Page:Popular Science Monthly Volume 41.djvu/27

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vivantoscope; but it is still not clear whether their purpose was carried out.

Dr. William Weber lived to see himself and his brother fully sustained, after nearly half a century, by instantaneous photography. Mr. Eadweard Muybridge, of San Francisco, applied it in 1872, at the suggestion of Mr. Stanford, to fix the attitudes of horses in the successive positions of different paces. The same phenomena were revealed in the photographs as in the Webers' schematic drawings. Pictures came out the like of which nobody believed had ever really been seen.[1] Directed upon street scenes, processions, etc., the camera took many views of men in quite as astonishing positions as those which the brothers Weber had attributed to them on theoretical grounds. It was not different with the wonderful series of pictures of a flying bird and its wingstrokes which M. Marey has obtained with his photographic gun.[2]

The explanation of these facts is evidently that, when an object moves with periodically varying velocities, we get a stronger and more durable impression of the situations in which it halts, and a weaker and more fugitive one of those in which it moves swiftly. Even without knowing this law, no painter will represent the Black Forest clock in a peasant's room with a vertical pendulum, for, if he did, every observer would ask why the clock was stopped. For the pendulum, when it has swung to one side and is about to return, necessarily stops for an instant, and this situation of pausing at one side impresses us more strongly than the one in which the pendulum is passing through its point of equilibrium with the greatest velocity. It is the same with the alternately swinging legs of the walking man: he pauses longer in the position in which both of his legs are at rest, and for the shortest time in that in which the moving leg swings in front of the resting leg. The last position and those near it, therefore, make substantially no impression upon us. We figure to ourselves the walking man, and the painter represents him accordingly in the position in which between two steps he touches the ground with both feet.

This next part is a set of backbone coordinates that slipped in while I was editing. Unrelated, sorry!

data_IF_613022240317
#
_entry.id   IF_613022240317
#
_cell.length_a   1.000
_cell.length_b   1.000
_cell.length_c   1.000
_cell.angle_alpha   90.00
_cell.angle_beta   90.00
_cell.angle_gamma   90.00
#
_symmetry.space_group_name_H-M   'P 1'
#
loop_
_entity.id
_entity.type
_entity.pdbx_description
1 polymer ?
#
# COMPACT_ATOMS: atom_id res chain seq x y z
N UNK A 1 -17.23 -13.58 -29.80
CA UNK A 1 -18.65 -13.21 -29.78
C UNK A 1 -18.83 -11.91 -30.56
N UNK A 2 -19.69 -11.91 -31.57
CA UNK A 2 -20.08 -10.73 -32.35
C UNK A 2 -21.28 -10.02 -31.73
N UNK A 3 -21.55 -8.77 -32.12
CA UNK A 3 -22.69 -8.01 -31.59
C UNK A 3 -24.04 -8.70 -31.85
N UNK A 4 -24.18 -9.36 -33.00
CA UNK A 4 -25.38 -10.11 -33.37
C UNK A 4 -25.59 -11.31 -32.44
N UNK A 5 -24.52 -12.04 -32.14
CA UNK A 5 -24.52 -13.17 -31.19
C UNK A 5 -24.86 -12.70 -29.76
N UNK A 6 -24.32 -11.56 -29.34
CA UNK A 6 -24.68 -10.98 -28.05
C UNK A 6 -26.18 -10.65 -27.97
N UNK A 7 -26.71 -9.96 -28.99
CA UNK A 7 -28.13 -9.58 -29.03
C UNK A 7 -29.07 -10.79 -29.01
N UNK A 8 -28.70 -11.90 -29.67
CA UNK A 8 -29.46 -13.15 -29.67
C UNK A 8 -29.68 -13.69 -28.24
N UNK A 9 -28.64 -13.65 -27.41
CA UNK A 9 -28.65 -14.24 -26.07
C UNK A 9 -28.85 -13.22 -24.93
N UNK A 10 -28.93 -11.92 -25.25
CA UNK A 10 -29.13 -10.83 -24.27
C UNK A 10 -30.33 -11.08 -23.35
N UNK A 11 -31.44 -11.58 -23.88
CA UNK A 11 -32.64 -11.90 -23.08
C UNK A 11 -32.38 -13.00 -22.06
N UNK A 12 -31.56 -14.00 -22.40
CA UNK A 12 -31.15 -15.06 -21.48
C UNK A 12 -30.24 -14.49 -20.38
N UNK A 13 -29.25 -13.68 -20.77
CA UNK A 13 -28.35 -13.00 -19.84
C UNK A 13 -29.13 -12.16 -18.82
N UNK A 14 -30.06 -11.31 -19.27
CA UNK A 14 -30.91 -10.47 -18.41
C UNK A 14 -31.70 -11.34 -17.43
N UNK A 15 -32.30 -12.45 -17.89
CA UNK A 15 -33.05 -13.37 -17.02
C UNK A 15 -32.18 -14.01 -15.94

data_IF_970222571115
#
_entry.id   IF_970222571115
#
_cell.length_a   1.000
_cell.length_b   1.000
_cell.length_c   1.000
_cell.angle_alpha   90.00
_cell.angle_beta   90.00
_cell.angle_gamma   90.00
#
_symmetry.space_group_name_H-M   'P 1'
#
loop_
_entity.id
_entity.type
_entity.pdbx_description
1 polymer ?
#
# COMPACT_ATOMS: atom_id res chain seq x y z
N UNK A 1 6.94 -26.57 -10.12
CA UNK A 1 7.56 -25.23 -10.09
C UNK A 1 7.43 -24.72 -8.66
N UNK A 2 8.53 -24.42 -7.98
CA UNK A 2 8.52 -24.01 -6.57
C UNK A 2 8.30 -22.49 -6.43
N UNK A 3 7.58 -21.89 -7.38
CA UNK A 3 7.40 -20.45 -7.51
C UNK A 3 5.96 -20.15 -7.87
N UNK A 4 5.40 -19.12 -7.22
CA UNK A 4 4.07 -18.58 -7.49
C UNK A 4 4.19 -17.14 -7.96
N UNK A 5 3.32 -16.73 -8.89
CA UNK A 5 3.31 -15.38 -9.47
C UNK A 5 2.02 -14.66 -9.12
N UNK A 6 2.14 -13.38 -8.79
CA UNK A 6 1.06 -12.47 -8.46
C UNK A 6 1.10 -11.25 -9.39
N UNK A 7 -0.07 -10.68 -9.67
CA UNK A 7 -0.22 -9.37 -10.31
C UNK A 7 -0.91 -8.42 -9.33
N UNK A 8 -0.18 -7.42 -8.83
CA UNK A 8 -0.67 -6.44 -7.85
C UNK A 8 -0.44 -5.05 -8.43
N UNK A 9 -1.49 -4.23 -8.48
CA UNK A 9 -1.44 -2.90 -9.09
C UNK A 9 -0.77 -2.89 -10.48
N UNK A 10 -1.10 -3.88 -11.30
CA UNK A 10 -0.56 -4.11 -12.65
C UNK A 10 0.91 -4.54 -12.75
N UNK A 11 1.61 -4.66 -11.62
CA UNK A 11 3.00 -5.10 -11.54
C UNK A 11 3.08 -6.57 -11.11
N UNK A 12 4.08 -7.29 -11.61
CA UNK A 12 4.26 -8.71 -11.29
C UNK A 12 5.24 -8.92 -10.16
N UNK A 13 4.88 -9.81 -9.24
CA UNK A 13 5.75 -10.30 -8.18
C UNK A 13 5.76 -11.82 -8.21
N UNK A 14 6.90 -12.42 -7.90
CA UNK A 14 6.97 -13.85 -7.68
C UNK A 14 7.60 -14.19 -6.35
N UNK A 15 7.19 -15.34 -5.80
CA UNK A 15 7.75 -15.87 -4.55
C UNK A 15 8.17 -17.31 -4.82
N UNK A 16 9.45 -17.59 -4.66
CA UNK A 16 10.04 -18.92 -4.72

Something very curious is observed in the running of the horse. No matter how frequent the intervals at which the picture is taken, we never get the usual figure of a racing or hunting horse as it comes to us from England, and as we see it in the pictures that are hung up in the show-windows of the shops at the time of races and hunts, and as it in fact strikes our eyes on

  1. The Horse in Motion, as shown by Instantaneous Photography (London, 1882)—now published under the title Animal Locomotion; an Electro-photographic Investigation of Consecutive Phases of Animal Movements, etc.
  2. Développement de la Méthode graphique par l'emploi de la Photographie. Supplément, etc. Paris, 1885, pp. 12 et seq.